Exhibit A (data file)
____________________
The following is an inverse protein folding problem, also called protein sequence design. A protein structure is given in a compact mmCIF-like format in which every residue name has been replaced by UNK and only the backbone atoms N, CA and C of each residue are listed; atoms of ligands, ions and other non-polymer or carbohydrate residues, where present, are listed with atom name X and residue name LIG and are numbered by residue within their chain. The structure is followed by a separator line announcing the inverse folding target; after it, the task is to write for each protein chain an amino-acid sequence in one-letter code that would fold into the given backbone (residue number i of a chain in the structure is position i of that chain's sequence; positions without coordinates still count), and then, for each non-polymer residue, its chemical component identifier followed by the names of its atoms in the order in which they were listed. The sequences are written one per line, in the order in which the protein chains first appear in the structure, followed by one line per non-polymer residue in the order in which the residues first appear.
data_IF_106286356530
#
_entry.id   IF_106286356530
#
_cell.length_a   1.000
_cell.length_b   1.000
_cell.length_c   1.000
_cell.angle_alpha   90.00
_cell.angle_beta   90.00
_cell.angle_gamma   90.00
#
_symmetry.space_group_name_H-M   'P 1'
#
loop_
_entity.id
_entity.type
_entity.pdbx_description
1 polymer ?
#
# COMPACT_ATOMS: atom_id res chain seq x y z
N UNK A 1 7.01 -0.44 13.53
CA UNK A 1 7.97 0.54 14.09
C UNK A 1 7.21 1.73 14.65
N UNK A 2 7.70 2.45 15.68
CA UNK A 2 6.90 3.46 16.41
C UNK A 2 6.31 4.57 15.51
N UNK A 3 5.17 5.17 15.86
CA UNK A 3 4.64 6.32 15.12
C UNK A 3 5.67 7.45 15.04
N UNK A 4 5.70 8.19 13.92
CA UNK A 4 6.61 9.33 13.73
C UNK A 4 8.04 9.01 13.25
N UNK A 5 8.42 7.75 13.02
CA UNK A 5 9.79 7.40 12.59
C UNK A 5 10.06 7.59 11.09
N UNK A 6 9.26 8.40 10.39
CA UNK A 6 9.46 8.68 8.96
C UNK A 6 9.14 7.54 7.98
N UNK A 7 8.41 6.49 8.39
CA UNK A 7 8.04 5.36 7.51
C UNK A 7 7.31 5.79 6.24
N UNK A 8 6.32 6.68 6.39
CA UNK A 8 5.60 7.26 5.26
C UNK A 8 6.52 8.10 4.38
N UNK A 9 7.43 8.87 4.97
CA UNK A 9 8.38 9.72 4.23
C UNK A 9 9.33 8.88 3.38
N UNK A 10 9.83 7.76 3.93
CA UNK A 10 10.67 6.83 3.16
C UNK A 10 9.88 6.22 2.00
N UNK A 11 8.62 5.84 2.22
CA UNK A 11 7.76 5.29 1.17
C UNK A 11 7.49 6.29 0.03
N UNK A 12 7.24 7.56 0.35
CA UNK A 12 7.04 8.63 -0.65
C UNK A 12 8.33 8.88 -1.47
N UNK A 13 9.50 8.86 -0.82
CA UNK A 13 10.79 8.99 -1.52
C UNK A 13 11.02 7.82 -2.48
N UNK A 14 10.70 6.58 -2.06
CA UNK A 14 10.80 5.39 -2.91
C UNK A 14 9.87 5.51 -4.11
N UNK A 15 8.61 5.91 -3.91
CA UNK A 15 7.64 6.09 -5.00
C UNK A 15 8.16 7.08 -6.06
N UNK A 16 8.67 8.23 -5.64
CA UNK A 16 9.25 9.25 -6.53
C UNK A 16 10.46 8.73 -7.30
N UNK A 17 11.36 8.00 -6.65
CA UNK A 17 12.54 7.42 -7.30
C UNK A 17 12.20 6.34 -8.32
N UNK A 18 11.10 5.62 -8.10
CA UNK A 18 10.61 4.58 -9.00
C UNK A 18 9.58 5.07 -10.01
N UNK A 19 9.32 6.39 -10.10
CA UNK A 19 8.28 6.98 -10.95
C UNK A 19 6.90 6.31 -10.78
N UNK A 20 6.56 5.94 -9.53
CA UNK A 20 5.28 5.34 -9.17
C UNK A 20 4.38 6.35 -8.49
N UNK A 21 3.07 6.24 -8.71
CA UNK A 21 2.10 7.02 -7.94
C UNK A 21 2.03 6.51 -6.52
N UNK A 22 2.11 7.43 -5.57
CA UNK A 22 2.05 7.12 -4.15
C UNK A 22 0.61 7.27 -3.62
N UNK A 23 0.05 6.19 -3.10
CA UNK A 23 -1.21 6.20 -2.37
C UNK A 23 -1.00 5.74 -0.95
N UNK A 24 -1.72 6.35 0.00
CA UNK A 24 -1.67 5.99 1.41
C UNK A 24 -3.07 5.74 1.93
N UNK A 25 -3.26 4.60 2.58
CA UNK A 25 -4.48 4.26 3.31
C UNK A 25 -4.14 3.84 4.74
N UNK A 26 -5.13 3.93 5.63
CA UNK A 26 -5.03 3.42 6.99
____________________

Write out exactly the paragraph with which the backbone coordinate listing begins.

The following is an inverse protein folding problem, also called protein sequence design. A protein structure is given in a compact mmCIF-like format in which every residue name has been replaced by UNK and only the backbone atoms N, CA and C of each residue are listed; atoms of ligands, ions and other non-polymer or carbohydrate residues, where present, are listed with atom name X and residue name LIG and are numbered by residue within their chain. The structure is followed by a separator line announcing the inverse folding target; after it, the task is to write for each protein chain an amino-acid sequence in one-letter code that would fold into the given backbone (residue number i of a chain in the structure is position i of that chain's sequence; positions without coordinates still count), and then, for each non-polymer residue, its chemical component identifier followed by the names of its atoms in the order in which they were listed. The sequences are written one per line, in the order in which the protein chains first appear in the structure, followed by one line per non-polymer residue in the order in which the residues first appear.